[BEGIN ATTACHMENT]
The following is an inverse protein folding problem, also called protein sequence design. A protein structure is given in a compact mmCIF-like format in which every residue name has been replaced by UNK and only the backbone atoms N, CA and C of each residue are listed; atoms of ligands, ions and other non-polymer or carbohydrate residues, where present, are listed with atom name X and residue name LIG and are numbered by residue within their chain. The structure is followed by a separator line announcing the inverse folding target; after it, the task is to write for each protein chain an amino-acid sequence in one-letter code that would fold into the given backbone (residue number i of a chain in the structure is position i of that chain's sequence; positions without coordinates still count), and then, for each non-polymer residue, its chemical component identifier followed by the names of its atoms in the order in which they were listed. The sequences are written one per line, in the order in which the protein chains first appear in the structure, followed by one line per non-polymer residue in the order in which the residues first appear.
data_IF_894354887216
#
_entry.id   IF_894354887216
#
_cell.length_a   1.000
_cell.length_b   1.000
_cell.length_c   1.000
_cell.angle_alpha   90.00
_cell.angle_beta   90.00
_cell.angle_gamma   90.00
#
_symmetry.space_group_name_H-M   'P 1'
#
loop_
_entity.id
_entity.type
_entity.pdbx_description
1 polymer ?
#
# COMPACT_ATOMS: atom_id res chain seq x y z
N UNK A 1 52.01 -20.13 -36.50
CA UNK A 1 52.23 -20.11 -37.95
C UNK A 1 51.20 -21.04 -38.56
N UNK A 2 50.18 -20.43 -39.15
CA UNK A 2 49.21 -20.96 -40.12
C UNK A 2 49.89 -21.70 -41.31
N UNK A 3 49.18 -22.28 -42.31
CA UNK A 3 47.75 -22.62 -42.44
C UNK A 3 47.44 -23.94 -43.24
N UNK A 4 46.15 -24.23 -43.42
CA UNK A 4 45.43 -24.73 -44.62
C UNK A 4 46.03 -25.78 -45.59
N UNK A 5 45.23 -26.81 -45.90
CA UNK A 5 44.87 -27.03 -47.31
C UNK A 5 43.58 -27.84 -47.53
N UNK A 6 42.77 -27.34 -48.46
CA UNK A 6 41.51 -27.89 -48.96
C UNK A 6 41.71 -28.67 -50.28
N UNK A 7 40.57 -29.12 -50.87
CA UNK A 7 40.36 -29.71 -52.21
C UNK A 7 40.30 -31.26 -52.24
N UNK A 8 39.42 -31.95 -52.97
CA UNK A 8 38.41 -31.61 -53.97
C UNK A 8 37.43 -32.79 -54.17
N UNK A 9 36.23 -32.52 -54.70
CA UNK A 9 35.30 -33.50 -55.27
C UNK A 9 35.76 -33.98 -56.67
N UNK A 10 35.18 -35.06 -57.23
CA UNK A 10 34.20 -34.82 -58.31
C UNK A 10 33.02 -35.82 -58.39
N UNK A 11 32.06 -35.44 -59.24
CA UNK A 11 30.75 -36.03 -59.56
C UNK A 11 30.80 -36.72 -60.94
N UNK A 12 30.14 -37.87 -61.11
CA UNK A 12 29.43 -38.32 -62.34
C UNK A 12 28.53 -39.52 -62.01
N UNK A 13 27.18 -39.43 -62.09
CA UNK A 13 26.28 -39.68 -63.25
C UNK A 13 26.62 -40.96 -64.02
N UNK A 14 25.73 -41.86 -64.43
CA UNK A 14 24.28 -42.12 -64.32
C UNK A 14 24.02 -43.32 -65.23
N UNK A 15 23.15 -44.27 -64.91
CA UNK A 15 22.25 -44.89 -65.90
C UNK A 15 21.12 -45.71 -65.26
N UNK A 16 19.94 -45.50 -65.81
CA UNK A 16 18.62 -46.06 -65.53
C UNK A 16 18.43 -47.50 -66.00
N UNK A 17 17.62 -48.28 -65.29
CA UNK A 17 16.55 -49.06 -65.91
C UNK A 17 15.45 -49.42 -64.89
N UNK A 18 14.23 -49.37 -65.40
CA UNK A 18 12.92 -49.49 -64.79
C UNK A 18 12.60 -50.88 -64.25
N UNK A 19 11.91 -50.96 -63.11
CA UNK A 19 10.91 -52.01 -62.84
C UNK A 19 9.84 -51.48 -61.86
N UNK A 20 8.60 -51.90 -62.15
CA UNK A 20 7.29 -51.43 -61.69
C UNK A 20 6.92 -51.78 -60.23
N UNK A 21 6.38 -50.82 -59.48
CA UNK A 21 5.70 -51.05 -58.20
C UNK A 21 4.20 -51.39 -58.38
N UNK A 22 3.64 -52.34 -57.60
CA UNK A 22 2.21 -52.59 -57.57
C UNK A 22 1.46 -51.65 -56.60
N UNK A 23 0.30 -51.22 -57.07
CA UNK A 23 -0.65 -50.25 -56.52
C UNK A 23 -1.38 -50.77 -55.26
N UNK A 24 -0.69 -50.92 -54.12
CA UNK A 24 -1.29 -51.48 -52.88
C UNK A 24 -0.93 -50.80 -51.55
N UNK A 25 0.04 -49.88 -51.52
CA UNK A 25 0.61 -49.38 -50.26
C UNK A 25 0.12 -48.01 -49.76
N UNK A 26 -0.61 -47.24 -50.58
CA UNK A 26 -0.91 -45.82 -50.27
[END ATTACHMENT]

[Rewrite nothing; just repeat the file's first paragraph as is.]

The following is an inverse protein folding problem, also called protein sequence design. A protein structure is given in a compact mmCIF-like format in which every residue name has been replaced by UNK and only the backbone atoms N, CA and C of each residue are listed; atoms of ligands, ions and other non-polymer or carbohydrate residues, where present, are listed with atom name X and residue name LIG and are numbered by residue within their chain. The structure is followed by a separator line announcing the inverse folding target; after it, the task is to write for each protein chain an amino-acid sequence in one-letter code that would fold into the given backbone (residue number i of a chain in the structure is position i of that chain's sequence; positions without coordinates still count), and then, for each non-polymer residue, its chemical component identifier followed by the names of its atoms in the order in which they were listed. The sequences are written one per line, in the order in which the protein chains first appear in the structure, followed by one line per non-polymer residue in the order in which the residues first appear.